Could this huge number, 9268 yards, be correct?
A Stradic Ci4+ 1000FA is calibrated to hold 90 meters of .25 mm line so I used this as my "proof" that my general measurements were dialed in pretty close regarding the spool dimensions. .25 mm line is equal to .00984252 inches and my math predicted that a spooling on this would require 87.48 meters. Pretty close especially dealing in such tiny numbers.
Finally, and where I think this might be of value to others, I built a little chart showing how much line this particular spool will of of .001, .002 and on up to .01.
Interesting, could you share your formula for this? I've dabbled with the math, but it never worked satisfactorily.
Steve, yes, and I also built an Excel Spreadsheet so someone could feed me the "particulars" regarding their spinning reel spool dimensions to make a really good calculation of the amount of line needed, this if their reel doesn't give the stats. Even then, it is often given for just one or two line sizes.
The formula is:
((a * (a + b) * c) / ((3.1416/(d * d * 12))) all in fractions of inches
a = the depth you desire of wind on your reel spool (mine I guessed is .18");
b = the diameter of the spool that the line is wound on (mine I guess is 1");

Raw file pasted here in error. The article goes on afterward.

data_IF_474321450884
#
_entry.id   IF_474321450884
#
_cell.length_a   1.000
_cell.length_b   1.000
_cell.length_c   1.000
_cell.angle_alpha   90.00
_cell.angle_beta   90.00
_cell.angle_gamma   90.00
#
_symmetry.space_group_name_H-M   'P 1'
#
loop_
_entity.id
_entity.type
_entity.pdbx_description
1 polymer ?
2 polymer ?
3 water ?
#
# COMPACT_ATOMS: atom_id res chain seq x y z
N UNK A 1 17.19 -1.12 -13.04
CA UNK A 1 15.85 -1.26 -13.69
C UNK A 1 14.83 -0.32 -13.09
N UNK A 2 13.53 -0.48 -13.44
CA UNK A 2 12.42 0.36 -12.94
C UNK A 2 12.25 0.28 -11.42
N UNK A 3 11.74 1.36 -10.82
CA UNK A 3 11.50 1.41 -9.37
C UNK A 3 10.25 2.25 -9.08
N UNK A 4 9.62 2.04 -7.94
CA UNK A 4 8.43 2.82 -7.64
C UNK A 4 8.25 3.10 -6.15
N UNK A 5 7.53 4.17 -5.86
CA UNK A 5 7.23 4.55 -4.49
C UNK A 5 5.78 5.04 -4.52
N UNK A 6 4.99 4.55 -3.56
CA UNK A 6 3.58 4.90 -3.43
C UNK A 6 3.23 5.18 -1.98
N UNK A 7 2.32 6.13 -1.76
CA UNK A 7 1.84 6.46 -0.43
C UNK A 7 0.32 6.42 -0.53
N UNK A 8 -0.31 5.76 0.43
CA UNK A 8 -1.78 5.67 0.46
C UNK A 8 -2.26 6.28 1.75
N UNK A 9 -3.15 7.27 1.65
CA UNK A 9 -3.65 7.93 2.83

c = the width of the winding area on the spool (mine is about .5");
and, d = the diameter of the fishing line itself (Sufix Nanobraid is .001").
The solution will be calculated in feet so from there I convert it to yards (divide by 3) since this is how spools of line are typically sold.
I could improve the Excel spreadsheet for conditions where we might use a combination of x yards of backer, y yards of main line and z yards of leader.
Why? Most of us have been guilty of spooling up a reel, looking down and seeing that there is just a little more on the line source spool . . . and we hate to waste it and leave an unusable remnant, so we end up cramming it on, then we have a reel spool with too much line on it. For me, this leads to bad outcomes, casting and line issues.
I suppose we should all "learn" our reels so we know how to economize on our line usage, know how much backer to put on to fully utilize a main line, that sort of thing. Leaders are usually, but not always, short so they may or may not deserve attention. For 6' leaders? That would rarely make a difference and certainly not with small lines.
As it is for me with the Nanobraid at .001", I would need over 5 miles of line to fill my tiny spool. Go figure!
Let me know if you miss something using the formula.
I should have added that if one buys a 150 yds. spool of line, the economy would occur if one could first calculate the amount of backer to put on first, and how much of the spool capacity to absorb, so that you could then use 75 yds. of main line twice . . . or 50 yds. three times.
The other "key" here is to know the length of the longest cast or the longest amount of line one expects to come off the reel. I and others I guess don't want to cast beyond our main line and ever having backer come off. I want 10 or more yards of excess backer to keep that from ever happening.
Anyway . . .